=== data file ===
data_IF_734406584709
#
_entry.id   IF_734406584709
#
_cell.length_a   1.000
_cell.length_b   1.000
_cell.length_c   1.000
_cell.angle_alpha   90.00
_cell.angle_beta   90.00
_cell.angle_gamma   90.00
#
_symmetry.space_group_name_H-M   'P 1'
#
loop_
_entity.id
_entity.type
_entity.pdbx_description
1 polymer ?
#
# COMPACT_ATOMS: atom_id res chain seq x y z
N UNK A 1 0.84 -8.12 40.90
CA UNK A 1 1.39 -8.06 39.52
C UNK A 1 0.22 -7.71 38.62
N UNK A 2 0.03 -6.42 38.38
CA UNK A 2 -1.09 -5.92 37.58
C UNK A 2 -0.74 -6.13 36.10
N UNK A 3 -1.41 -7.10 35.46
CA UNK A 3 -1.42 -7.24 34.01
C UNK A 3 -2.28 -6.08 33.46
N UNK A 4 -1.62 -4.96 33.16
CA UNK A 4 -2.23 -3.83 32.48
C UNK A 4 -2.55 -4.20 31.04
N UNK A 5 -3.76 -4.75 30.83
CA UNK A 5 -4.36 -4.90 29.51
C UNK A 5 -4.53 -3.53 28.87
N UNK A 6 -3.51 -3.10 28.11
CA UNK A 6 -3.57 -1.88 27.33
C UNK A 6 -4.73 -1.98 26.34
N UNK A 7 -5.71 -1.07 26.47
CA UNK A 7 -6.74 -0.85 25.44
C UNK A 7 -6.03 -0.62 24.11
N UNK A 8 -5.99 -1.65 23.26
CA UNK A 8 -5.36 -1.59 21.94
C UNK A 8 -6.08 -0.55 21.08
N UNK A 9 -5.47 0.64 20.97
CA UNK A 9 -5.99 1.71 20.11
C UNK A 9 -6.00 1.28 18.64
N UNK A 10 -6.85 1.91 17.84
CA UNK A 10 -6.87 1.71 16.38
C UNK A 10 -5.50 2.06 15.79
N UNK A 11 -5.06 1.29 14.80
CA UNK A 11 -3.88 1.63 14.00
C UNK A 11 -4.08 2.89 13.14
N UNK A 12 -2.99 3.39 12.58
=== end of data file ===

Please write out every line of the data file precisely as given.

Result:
data_IF_734406584709
#
_entry.id   IF_734406584709
#
_cell.length_a   1.000
_cell.length_b   1.000
_cell.length_c   1.000
_cell.angle_alpha   90.00
_cell.angle_beta   90.00
_cell.angle_gamma   90.00
#
_symmetry.space_group_name_H-M   'P 1'
#
loop_
_entity.id
_entity.type
_entity.pdbx_description
1 polymer ?
#
# COMPACT_ATOMS: atom_id res chain seq x y z
N UNK A 1 0.84 -8.12 40.90
CA UNK A 1 1.39 -8.06 39.52
C UNK A 1 0.22 -7.71 38.62
N UNK A 2 0.03 -6.42 38.38
CA UNK A 2 -1.09 -5.92 37.58
C UNK A 2 -0.74 -6.13 36.10
N UNK A 3 -1.41 -7.10 35.46
CA UNK A 3 -1.42 -7.24 34.01
C UNK A 3 -2.28 -6.08 33.46
N UNK A 4 -1.62 -4.96 33.16
CA UNK A 4 -2.23 -3.83 32.48
C UNK A 4 -2.55 -4.20 31.04
N UNK A 5 -3.76 -4.75 30.83
CA UNK A 5 -4.36 -4.90 29.51
C UNK A 5 -4.53 -3.53 28.87
N UNK A 6 -3.51 -3.10 28.11
CA UNK A 6 -3.57 -1.88 27.33
C UNK A 6 -4.73 -1.98 26.34
N UNK A 7 -5.71 -1.07 26.47
CA UNK A 7 -6.74 -0.85 25.44
C UNK A 7 -6.03 -0.62 24.11
N UNK A 8 -5.99 -1.65 23.26
CA UNK A 8 -5.36 -1.59 21.94
C UNK A 8 -6.08 -0.55 21.08
N UNK A 9 -5.47 0.64 20.97
CA UNK A 9 -5.99 1.71 20.11
C UNK A 9 -6.00 1.28 18.64
N UNK A 10 -6.85 1.91 17.84
CA UNK A 10 -6.87 1.71 16.38
C UNK A 10 -5.50 2.06 15.79
N UNK A 11 -5.06 1.29 14.80
CA UNK A 11 -3.88 1.63 14.00
C UNK A 11 -4.08 2.89 13.14
N UNK A 12 -2.99 3.39 12.58